All of these books left me with far more questions than answers. All three put a lot of emphasis on the attributes of God (or what might better be called the philosophical attributes), such as holiness, omnipotence, aseity, etc. I call them “philosophical attributes” because these are the things that make God God by definition. These descriptions say less about how God revealed himself and more about what we believe a proper god should look like. Many years ago I had this very conversation with Jerry Bridges, and his argument was that you can’t put much about knowing God in a book because that requires personal relationship (which is very true—point to Jerry, if you’re keeping score) and furthermore, knowing God requires that we first know about God. This is where, over the years, as I have begun to sort this out for myself, he and I begin to diverge…but not that far, as you will see when we circle back to the topic of holiness.

There is a gulf—we might even call it an ugly ditch in honor of Herr Lessing—between “knowledge of” and “knowing.” Knowing about Jerry Bridges, for instance, might lead one to think he’s great man. When you actually get to know him, he’s more like the guy the next door. These two things (Mr. Bridges as a great man and Jerry the guy next door) are not mutually exclusive, but they are very different. What I discovered is that much of what I thought I knew about Jerry Bridges was actually false (although the facts were accurate). It turns out that I need to know him before I could authentically know much about him. And this is the nub of my disagreement with him about knowing God. Knowledge of God does not precede knowing God, it follows it.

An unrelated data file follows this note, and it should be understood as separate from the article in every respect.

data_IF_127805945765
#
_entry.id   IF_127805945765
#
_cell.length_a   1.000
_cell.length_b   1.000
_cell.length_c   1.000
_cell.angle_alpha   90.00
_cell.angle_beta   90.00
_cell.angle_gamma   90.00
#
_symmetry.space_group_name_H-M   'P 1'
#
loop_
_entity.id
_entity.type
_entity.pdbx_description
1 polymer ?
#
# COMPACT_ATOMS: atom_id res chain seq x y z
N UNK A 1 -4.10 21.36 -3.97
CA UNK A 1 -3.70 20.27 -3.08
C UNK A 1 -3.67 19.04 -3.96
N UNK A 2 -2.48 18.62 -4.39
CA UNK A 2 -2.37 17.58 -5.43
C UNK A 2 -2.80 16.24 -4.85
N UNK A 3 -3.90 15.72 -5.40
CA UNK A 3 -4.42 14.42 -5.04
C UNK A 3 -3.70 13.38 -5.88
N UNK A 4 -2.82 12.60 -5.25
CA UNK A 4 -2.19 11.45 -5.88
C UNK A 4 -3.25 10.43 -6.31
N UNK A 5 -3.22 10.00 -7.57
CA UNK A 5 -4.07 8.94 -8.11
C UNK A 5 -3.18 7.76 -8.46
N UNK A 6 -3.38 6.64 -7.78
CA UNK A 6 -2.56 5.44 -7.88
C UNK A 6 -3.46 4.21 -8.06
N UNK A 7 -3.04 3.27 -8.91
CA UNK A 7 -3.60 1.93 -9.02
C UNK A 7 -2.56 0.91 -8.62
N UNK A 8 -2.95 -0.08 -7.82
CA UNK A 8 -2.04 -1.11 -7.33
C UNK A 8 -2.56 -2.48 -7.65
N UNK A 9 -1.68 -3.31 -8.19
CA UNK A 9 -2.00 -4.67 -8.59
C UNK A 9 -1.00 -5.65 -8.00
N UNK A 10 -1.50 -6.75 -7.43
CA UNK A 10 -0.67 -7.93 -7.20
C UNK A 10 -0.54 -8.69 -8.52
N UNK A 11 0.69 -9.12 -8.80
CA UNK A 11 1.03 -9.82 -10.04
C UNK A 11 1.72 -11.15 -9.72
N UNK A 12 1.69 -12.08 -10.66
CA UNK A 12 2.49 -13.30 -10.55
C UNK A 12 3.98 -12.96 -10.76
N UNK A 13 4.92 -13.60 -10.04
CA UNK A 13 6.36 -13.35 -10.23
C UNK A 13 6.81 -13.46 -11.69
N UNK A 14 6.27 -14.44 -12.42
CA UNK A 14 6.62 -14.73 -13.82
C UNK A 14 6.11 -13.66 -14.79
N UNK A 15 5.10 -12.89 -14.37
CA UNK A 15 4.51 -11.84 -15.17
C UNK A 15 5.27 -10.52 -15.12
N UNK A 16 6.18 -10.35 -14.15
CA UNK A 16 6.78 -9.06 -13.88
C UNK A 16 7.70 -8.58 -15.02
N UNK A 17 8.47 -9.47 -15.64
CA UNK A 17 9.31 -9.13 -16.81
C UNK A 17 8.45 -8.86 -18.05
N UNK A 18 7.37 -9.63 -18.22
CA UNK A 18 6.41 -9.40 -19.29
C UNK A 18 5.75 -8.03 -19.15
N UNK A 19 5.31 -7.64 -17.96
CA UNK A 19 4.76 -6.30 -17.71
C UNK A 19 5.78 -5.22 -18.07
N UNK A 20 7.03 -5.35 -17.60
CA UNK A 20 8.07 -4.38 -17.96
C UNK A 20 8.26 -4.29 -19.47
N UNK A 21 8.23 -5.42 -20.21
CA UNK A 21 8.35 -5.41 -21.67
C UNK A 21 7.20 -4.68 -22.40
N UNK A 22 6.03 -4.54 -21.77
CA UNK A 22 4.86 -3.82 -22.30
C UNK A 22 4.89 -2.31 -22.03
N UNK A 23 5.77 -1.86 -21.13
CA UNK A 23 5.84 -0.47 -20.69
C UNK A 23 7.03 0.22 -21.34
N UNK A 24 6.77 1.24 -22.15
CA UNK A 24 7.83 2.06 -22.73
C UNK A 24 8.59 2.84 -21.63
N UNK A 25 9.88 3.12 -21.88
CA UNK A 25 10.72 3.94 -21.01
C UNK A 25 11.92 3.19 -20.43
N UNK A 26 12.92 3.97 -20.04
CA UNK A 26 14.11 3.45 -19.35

To complicate the matter further, the possibility of knowing God includes a moral component that is not always taken seriously enough, at least in the circles in which I grew up and was trained. Tozer puts some emphasis on the idea of fear and trembling; that is, knowledge of God will lead to fear and trembling because God is high and lifted up. As Peter says, “Love the family of believers. Fear God. Honor the emperor” (1 Pet. 2:17). But to frame it in the manner of Tozer is to make it a volitional requirement. In other words, I have to have a certain attitude about God, based on the knowledge of who God is, before I can hope to begin to know him.

But this volitional component is very different than the moral component required to know God. “Pursue peace with everyone, and the holiness without which no one will see th Lord” (Heb. 12:14). From my vantage point Tozer, Packer, and Bridges are all weak on this point for the same reason that they are so strong on the subject in general. All three are traditionally Reformed in their theology. That sort of Reformed theology that springs primarily from the English Reformation puts a strong emphasis on God’s holiness. But it also puts a strong emphasis on human inability to pursue holiness. Given that humans are totally depraved (a foundational doctrine of English Reformed theology), holiness is a gift rather than something we pursue ourselves.

This sensibility can tend toward a passivity about holiness (what Bonhoeffer railed against as “cheap grace”), and certainly tends toward a lack of attention to the topic of human holiness and how it is achieved. It is no accident that the traditional Reformed communions have never put any emphasis on Lent and most reject it outright as a form of works righteousness.

And indeed in the popular imagination that may be what it is. “What are you giving up for Lent?” and “Oh, I’m not allowed to eat meat on Fridays,” are a statements that belie the underlying punitive sense of the contemporary Lenten experience. In contrast to the punitive sense, the heart of Lent in the classical tradition is cleansing. I recently read a blog post railing against Lent and what the author called the doctrine of purgation and punitive sensibility he mistaken thought it implied. But purgation does not mean punishment; it means cleansing. “Purge me with hyssop, and I shall be clean; wash me, and I shall be whiter than snow,” says the Psalmist (51:7).